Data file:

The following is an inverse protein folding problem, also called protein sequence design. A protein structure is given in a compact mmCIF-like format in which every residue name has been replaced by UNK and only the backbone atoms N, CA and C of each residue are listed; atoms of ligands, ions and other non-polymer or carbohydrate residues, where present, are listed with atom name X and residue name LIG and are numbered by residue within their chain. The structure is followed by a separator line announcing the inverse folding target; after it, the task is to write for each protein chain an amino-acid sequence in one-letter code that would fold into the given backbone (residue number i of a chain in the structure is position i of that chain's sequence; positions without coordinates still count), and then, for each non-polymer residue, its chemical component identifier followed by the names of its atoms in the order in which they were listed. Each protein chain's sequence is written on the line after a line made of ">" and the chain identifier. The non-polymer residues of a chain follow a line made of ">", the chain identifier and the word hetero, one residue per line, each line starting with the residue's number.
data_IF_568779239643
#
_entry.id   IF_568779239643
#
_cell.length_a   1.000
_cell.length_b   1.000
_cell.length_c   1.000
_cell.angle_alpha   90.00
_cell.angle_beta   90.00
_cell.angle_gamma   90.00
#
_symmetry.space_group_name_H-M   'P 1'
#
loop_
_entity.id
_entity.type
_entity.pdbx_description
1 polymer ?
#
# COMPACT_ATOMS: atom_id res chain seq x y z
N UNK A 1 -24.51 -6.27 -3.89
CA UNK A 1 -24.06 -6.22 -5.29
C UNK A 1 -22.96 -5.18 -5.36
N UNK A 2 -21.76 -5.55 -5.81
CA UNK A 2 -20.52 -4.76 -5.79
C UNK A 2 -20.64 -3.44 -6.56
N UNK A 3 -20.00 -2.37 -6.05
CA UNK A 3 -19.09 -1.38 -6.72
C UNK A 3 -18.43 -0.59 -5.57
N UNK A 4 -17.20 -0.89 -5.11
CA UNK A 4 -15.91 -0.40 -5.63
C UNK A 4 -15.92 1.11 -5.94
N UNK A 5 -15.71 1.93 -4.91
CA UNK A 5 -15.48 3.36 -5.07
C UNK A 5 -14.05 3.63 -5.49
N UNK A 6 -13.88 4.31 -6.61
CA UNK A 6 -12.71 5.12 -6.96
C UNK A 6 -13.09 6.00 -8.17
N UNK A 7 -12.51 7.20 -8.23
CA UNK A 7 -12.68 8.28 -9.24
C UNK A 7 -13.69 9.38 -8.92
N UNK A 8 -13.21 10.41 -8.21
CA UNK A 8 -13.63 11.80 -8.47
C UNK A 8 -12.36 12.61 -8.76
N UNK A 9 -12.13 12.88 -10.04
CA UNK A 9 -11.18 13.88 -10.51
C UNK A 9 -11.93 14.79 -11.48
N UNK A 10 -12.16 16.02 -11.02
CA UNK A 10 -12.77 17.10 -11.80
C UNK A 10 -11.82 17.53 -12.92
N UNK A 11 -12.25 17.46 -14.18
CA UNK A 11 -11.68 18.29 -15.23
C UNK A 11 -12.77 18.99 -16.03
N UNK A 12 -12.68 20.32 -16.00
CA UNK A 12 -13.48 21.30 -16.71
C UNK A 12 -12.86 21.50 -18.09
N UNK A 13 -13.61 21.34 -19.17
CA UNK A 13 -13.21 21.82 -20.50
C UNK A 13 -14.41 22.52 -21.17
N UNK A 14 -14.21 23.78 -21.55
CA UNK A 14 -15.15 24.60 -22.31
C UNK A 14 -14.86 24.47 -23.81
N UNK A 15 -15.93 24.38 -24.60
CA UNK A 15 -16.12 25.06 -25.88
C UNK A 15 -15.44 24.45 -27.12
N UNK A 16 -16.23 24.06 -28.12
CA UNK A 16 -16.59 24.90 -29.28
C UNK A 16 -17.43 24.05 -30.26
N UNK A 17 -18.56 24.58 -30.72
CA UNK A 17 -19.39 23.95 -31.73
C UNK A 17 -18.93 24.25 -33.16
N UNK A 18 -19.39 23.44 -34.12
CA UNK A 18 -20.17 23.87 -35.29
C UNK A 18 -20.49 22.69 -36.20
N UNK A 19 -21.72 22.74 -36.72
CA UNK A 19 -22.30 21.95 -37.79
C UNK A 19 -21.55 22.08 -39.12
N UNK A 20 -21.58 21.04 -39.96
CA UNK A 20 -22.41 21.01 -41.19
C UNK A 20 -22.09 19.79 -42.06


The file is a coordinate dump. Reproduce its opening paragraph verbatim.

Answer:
The following is an inverse protein folding problem, also called protein sequence design. A protein structure is given in a compact mmCIF-like format in which every residue name has been replaced by UNK and only the backbone atoms N, CA and C of each residue are listed; atoms of ligands, ions and other non-polymer or carbohydrate residues, where present, are listed with atom name X and residue name LIG and are numbered by residue within their chain. The structure is followed by a separator line announcing the inverse folding target; after it, the task is to write for each protein chain an amino-acid sequence in one-letter code that would fold into the given backbone (residue number i of a chain in the structure is position i of that chain's sequence; positions without coordinates still count), and then, for each non-polymer residue, its chemical component identifier followed by the names of its atoms in the order in which they were listed. Each protein chain's sequence is written on the line after a line made of ">" and the chain identifier. The non-polymer residues of a chain follow a line made of ">", the chain identifier and the word hetero, one residue per line, each line starting with the residue's number.